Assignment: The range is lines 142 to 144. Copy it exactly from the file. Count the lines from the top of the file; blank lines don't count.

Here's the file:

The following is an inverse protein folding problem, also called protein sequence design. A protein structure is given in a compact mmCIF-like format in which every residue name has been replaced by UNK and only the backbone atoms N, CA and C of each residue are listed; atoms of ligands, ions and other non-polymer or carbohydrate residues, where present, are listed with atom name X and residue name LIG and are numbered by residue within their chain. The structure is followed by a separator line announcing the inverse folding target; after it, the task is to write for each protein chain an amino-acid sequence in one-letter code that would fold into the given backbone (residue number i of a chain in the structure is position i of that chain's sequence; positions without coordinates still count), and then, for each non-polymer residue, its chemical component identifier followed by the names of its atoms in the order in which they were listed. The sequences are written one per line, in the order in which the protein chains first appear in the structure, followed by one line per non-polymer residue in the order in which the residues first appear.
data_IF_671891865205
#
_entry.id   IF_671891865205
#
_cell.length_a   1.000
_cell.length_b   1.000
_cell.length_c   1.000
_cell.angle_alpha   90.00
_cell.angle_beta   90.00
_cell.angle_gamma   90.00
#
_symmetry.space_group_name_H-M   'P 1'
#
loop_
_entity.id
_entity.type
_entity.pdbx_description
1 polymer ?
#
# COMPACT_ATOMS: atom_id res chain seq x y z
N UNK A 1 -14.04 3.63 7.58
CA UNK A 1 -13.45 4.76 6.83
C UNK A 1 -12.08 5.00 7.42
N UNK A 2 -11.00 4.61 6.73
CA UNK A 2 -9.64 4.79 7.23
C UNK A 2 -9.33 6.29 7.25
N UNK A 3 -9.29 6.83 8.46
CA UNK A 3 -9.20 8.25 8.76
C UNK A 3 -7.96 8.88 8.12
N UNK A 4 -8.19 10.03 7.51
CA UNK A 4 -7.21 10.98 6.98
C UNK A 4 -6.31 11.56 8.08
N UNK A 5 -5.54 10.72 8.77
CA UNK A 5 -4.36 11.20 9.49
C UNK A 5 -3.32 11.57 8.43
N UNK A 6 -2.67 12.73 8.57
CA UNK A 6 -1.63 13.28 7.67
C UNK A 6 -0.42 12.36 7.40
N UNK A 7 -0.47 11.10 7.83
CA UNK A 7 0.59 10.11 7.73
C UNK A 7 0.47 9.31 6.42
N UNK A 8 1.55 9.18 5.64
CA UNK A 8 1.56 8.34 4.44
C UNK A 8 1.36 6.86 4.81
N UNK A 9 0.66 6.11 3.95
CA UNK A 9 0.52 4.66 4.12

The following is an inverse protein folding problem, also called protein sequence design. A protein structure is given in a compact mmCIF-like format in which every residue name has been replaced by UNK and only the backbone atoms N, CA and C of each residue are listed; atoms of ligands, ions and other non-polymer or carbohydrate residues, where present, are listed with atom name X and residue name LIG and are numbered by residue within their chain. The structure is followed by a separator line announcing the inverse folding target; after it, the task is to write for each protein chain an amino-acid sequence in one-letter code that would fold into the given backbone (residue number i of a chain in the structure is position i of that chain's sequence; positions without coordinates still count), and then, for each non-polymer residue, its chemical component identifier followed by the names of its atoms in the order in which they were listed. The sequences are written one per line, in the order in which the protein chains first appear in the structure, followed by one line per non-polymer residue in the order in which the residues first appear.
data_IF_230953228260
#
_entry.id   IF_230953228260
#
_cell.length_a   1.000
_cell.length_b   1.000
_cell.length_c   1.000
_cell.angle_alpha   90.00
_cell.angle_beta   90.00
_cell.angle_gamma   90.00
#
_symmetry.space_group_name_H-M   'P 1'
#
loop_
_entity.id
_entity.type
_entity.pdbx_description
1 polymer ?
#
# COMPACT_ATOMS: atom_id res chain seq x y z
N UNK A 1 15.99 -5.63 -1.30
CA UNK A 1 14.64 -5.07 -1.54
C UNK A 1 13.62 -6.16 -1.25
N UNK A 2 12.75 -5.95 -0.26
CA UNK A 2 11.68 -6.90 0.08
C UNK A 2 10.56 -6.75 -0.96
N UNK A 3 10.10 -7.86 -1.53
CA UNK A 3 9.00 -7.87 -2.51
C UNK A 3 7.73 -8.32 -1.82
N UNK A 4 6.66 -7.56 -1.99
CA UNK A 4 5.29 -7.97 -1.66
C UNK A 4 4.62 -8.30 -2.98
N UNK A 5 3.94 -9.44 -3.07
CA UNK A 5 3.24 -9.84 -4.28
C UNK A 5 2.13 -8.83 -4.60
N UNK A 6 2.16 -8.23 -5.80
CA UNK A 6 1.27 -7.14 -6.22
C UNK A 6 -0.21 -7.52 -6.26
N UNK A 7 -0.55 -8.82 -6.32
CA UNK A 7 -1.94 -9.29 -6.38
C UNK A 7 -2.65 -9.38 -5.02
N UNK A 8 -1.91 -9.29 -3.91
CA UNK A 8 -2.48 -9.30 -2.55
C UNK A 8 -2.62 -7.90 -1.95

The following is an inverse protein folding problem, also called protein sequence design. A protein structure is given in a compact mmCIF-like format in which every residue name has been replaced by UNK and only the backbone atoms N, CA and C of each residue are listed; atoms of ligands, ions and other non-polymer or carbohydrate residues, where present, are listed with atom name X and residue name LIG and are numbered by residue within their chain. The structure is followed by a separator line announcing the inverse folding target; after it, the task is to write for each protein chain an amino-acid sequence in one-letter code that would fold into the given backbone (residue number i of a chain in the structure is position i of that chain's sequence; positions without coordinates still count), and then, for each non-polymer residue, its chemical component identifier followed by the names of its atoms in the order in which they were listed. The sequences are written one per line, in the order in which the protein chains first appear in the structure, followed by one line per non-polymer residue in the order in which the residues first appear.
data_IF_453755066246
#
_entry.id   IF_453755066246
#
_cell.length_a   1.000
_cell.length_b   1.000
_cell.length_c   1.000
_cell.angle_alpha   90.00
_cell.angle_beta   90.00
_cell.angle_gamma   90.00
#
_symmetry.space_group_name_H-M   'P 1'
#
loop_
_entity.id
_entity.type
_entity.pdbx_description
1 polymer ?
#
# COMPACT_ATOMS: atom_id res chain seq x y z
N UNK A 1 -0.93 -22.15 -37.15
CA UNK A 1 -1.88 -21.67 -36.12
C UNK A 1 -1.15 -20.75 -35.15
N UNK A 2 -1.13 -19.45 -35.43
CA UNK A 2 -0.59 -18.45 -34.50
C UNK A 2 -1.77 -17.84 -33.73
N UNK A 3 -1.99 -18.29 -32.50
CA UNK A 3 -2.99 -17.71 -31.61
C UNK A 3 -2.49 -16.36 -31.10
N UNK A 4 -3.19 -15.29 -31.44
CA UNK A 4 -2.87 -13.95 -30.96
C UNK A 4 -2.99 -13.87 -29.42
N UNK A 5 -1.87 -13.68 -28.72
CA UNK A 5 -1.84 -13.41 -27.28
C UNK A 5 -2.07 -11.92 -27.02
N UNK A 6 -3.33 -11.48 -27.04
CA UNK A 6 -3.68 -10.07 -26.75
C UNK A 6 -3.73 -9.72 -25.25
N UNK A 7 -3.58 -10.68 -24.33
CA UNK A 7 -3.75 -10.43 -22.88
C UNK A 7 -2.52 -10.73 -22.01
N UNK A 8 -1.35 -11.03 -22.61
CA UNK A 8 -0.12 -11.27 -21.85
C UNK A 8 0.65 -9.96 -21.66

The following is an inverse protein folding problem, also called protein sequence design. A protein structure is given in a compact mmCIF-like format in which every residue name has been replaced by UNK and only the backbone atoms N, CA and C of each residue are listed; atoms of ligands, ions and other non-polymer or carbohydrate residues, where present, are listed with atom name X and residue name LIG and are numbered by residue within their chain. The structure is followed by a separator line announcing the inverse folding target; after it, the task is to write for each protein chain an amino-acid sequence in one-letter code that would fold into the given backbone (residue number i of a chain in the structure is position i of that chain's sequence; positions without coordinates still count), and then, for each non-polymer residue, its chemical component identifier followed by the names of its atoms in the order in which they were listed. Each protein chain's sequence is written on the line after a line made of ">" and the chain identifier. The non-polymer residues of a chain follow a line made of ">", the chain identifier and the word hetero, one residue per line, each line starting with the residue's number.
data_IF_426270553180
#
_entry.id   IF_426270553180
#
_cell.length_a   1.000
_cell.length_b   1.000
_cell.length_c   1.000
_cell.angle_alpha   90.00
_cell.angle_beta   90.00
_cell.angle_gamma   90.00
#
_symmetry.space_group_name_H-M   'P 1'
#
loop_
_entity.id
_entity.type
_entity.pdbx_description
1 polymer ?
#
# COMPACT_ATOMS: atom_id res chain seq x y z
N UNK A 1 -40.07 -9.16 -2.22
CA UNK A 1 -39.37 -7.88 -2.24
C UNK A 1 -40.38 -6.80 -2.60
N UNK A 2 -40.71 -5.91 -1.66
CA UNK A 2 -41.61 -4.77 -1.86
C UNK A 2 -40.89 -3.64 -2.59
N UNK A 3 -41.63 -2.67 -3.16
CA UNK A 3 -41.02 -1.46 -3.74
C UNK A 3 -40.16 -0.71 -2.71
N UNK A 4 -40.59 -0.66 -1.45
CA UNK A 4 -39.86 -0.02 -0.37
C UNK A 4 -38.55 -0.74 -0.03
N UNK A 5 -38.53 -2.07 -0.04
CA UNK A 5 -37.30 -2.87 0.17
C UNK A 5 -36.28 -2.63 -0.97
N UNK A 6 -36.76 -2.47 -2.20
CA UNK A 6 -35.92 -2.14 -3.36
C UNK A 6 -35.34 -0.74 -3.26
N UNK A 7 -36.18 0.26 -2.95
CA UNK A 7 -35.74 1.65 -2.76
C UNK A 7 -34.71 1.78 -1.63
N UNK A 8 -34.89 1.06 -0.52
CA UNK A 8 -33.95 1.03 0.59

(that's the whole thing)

#
_cell.length_a   1.000
_cell.length_b   1.000